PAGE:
Among 412 residents at 3 LTCFs, overall MRSA prevalence was 58%, with similar distributions of carriage at all 3 facilities: 20% persistent, 39% intermittent, 41% noncarriers. Of 254 residents with an initial negative swab, 25 (10%) acquired MRSA over the 6 months; rates were similar at all 3 LTCFs, with no clusters evident. Multivariable analysis demonstrated that receipt of systemic antimicrobials during the study was the only significant risk factor for MRSA acquisition (odds ratio, 7.8 [95% confidence interval, 2.1–28.6]; P = .002). MRSA strains from acquisitions were related by PFGE to those from a roommate in 9/25 (36%) cases; 6 of these 9 roommate sources were persistent carriers.
MRSA colonization prevalence was high at 3 separate VA LTCFs. MRSA acquisition was strongly associated with antimicrobial exposure. Roommate sources were often persistent carriers, but transmission from roommates accounted for only approximately one-third of MRSA acquisitions.
To obtain patient-generated data relating to the management of their chronic obstructive pulmonary disease (COPD) in Primary Care before hospitalisation with exacerbation.
Previous audits of COPD have shown high rates of hospital admission and readmission. There is significant interest in understanding the reasons so that useful preventative strategies may be developed. As part of the 2008 UK COPD audit, which comprised 9716 cases of COPD admission across 97% of acute units, we obtained a sample of patient-generated data to assess understanding of COPD, use of healthcare resources, access to care and self-management in Primary Care prior to hospitalisation with exacerbation. We anticipated the data would provide useful insight for directing improvement strategies.
A paper-based, anonymised survey was completed by patients identified as having exacerbation by participating hospital teams. Response rate was an estimated 46%.
Understanding and awareness of COPD was very variable. Patients noticed symptoms of COPD exacerbation, particularly change in sputum, for some time prior to hospitalisation but tended not to react promptly to these changes. A minority had self-care plans, many bypassed Primary Care Services and there was variable access to a named health professional or advice. Patients using home oxygen and nebulisers were at particular risk of admission.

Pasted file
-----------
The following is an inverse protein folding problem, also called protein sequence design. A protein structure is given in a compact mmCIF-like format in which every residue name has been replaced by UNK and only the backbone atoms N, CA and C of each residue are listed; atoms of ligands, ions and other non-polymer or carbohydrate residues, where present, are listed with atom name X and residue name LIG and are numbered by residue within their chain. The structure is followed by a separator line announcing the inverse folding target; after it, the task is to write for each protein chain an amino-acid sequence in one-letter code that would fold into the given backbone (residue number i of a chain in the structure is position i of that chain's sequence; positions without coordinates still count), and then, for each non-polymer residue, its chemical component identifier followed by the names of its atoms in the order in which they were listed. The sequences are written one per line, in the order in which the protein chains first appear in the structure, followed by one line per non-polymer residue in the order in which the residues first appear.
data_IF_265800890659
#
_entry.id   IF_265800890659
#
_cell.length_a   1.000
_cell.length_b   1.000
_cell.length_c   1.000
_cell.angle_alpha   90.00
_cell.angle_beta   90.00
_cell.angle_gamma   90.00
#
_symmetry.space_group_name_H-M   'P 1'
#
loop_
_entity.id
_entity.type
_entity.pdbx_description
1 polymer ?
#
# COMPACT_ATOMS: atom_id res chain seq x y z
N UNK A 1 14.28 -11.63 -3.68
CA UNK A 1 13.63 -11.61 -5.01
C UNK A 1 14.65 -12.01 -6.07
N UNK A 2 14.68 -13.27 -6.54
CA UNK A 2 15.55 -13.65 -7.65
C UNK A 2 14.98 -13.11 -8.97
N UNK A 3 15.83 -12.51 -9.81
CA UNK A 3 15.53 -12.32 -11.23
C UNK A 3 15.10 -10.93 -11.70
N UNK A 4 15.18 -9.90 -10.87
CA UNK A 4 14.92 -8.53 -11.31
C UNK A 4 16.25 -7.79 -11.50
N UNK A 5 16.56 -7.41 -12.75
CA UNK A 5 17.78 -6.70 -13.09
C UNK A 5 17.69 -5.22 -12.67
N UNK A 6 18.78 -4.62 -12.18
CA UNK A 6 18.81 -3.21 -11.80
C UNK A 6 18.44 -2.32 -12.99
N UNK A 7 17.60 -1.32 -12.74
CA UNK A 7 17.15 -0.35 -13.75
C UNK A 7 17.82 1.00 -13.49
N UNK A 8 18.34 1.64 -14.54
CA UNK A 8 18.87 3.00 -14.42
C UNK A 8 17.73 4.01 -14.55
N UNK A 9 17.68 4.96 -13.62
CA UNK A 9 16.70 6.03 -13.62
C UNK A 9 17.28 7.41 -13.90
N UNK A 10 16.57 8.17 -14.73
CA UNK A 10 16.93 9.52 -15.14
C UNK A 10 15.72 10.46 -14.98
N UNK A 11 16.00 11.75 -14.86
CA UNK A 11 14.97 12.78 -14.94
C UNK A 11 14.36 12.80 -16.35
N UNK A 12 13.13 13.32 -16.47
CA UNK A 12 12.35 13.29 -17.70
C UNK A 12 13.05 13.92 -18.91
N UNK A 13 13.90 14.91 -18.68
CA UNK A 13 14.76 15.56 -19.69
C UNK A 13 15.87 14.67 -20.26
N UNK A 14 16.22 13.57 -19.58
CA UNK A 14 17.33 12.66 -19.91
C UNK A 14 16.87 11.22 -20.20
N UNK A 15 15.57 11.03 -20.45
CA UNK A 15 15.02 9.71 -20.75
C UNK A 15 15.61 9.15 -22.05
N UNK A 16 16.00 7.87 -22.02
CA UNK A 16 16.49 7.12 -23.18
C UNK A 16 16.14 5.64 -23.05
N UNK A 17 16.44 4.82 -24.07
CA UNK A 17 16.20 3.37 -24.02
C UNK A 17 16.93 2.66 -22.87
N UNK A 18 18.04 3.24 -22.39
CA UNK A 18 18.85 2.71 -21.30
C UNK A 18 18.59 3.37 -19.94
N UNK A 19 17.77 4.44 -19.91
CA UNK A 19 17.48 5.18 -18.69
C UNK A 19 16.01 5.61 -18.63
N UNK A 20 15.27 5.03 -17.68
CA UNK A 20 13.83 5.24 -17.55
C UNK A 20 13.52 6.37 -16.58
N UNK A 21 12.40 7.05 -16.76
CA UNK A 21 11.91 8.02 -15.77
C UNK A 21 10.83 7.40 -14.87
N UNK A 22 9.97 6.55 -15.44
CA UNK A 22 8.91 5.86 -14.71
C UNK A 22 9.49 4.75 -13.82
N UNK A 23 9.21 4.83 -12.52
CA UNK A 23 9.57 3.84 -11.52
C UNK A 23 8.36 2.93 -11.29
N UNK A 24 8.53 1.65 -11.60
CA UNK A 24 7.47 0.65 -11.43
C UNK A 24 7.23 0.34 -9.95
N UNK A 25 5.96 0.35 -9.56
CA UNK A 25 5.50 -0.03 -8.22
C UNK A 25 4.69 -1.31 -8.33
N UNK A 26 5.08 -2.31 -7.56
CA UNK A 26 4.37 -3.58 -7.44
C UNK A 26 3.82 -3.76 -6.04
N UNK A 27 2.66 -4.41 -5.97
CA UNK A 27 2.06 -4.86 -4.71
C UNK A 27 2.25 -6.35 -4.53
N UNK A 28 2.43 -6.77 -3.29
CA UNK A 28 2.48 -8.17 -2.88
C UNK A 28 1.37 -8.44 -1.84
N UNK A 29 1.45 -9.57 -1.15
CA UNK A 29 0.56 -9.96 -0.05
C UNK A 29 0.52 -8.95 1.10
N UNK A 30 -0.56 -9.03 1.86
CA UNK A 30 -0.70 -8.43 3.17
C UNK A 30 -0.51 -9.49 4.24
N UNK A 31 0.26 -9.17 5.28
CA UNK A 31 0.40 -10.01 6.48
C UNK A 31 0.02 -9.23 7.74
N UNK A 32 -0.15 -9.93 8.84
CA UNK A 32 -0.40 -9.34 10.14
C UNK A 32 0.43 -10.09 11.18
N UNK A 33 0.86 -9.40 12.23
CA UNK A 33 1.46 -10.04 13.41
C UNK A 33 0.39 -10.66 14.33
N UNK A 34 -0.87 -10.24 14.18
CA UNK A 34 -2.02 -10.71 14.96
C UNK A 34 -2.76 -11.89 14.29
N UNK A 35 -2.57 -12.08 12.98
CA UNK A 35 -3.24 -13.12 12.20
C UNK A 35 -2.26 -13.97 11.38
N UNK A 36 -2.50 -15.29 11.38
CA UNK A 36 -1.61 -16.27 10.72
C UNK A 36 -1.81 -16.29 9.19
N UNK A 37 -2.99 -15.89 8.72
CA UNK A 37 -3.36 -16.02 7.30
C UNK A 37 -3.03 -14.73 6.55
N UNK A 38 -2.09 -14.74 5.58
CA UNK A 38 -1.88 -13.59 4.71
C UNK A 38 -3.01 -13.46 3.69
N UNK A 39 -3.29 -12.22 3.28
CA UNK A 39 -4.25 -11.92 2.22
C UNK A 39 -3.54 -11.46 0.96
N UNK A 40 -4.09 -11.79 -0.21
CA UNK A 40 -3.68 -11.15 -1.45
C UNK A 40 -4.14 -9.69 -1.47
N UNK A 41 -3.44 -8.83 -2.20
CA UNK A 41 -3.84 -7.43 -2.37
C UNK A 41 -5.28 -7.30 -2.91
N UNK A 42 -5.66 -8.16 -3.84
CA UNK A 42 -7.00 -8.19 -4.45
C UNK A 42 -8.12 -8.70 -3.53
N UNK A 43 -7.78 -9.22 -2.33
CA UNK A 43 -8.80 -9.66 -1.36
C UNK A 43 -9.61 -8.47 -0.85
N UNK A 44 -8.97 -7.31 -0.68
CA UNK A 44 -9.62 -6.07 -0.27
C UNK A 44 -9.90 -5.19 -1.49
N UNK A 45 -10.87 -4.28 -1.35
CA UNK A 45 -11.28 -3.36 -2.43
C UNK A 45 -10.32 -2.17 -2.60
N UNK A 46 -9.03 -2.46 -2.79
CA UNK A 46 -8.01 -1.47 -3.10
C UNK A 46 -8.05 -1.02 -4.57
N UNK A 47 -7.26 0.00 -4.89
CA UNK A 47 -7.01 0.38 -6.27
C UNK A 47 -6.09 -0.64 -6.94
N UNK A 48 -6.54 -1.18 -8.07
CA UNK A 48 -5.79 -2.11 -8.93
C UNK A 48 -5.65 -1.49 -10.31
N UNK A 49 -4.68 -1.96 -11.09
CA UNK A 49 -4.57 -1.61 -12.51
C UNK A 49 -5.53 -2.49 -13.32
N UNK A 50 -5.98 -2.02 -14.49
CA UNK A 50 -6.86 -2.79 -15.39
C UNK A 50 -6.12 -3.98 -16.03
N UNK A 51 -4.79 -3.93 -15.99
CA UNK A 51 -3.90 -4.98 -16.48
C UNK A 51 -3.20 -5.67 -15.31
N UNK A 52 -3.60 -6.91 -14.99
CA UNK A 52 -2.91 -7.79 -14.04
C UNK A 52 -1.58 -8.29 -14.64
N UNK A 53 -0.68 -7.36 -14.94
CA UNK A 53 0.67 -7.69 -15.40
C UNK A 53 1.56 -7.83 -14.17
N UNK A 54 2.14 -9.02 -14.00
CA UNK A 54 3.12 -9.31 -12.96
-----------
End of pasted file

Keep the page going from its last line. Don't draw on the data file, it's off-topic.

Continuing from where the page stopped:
We conclude these sick patients use a lot of resources and the data suggest a need to support and educate them in the proactive management of exacerbation. There needs to be better ‘exacerbation planning’ so patients know how to recognise and treat flare-up but also whom to contact in the event of decline. Targetted support should be considered for the most vulnerable, particularly those using home oxygen and nebulisers, who have very high rates of hospitalisation.
The natural world provides numerous cases for analogy and inspiration in engineering design. During the early stages of design, particularly during concept generation when several variants are created, biological systems can be used to inspire innovative solutions to a design problem. However, identifying and presenting the valuable knowledge from the biological domain to an engineering designer during concept generation is currently a somewhat disorganized process or requires extensive knowledge of the biological system. To circumvent the knowledge requirement problem, we developed a computational approach for discovering biological inspiration during the early stages of design that integrates with established function-based design methods. This research defines and formalizes the information identification and knowledge transfer processes that enable systematic development of biologically inspired designs. The framework that supports our computational design approach is provided along with an example of a smart flooring device to demonstrate the approach. Biologically inspired conceptual designs are presented and validated through a literature search and comparison to existing products.
In substantial numbers of affected populations, disasters adversely affect well-being and influence the development of emotional problems and dysfunctional behaviors. Nowhere is the integration of mental and behavioral health into broader public health and medical preparedness and response activities more crucial than in disasters such as the 2009-2010 H1N1 influenza pandemic. The National Biodefense Science Board, recognizing that the mental and behavioral health responses to H1N1 were vital to preserving safety and health for the country, requested that the Disaster Mental Health Subcommittee recommend actions for public health officials to prevent and mitigate adverse behavioral health outcomes during the H1N1 pandemic. The subcommittee's recommendations emphasized vulnerable populations and concentrated on interventions, education and training, and communication and messaging. The subcommittee's H1N1 activities and recommendations provide an approach and template for identifying and addressing future efforts related to newly emerging public health and medical emergencies. The many emotional and behavioral health implications of the crisis and the importance of psychological factors in determining the behavior of members of the public argue for a programmatic integration of behavioral health and science expertise in a comprehensive public health response.
(Disaster Med Public Health Preparedness. 2012;6:67–71)